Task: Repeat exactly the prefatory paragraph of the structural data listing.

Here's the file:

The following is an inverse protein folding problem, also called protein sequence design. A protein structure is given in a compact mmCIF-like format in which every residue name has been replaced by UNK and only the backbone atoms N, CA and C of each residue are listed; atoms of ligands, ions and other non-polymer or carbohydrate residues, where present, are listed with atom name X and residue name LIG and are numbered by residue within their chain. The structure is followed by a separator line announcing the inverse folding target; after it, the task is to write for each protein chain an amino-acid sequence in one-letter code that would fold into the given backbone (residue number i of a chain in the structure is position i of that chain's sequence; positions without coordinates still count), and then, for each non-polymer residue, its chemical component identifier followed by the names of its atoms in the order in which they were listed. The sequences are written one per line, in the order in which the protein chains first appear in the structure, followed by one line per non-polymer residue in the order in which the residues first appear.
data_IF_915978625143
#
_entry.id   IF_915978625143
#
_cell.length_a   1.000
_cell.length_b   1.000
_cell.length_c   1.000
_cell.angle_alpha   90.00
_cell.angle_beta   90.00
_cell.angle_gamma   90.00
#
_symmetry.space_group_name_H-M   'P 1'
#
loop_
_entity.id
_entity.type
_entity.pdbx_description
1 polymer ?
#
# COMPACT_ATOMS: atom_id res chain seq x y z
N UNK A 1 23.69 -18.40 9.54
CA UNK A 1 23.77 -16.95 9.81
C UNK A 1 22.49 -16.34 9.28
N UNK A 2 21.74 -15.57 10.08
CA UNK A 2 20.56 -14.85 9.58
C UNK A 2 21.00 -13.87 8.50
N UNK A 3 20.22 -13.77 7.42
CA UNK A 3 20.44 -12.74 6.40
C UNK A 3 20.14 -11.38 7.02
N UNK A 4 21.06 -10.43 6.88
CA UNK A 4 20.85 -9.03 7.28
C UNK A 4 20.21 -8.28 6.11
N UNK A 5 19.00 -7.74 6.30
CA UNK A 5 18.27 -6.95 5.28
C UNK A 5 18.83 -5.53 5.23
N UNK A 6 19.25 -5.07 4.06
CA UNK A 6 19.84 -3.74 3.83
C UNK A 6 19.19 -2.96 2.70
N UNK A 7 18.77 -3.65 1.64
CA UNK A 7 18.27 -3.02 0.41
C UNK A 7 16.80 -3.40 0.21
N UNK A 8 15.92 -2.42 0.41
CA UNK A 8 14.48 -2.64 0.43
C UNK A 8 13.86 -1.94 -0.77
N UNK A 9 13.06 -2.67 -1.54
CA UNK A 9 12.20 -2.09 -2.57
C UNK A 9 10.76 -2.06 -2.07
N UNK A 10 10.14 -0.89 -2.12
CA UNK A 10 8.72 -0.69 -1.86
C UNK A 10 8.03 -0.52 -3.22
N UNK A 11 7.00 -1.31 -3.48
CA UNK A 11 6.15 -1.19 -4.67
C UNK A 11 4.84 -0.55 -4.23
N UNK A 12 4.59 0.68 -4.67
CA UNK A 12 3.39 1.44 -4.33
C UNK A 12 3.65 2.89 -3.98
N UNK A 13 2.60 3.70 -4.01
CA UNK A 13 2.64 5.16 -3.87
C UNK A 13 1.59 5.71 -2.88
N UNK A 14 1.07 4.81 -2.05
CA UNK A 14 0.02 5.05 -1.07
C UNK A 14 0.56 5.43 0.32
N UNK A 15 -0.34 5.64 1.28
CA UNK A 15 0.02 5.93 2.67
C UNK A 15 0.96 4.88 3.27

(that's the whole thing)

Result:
The following is an inverse protein folding problem, also called protein sequence design. A protein structure is given in a compact mmCIF-like format in which every residue name has been replaced by UNK and only the backbone atoms N, CA and C of each residue are listed; atoms of ligands, ions and other non-polymer or carbohydrate residues, where present, are listed with atom name X and residue name LIG and are numbered by residue within their chain. The structure is followed by a separator line announcing the inverse folding target; after it, the task is to write for each protein chain an amino-acid sequence in one-letter code that would fold into the given backbone (residue number i of a chain in the structure is position i of that chain's sequence; positions without coordinates still count), and then, for each non-polymer residue, its chemical component identifier followed by the names of its atoms in the order in which they were listed. The sequences are written one per line, in the order in which the protein chains first appear in the structure, followed by one line per non-polymer residue in the order in which the residues first appear.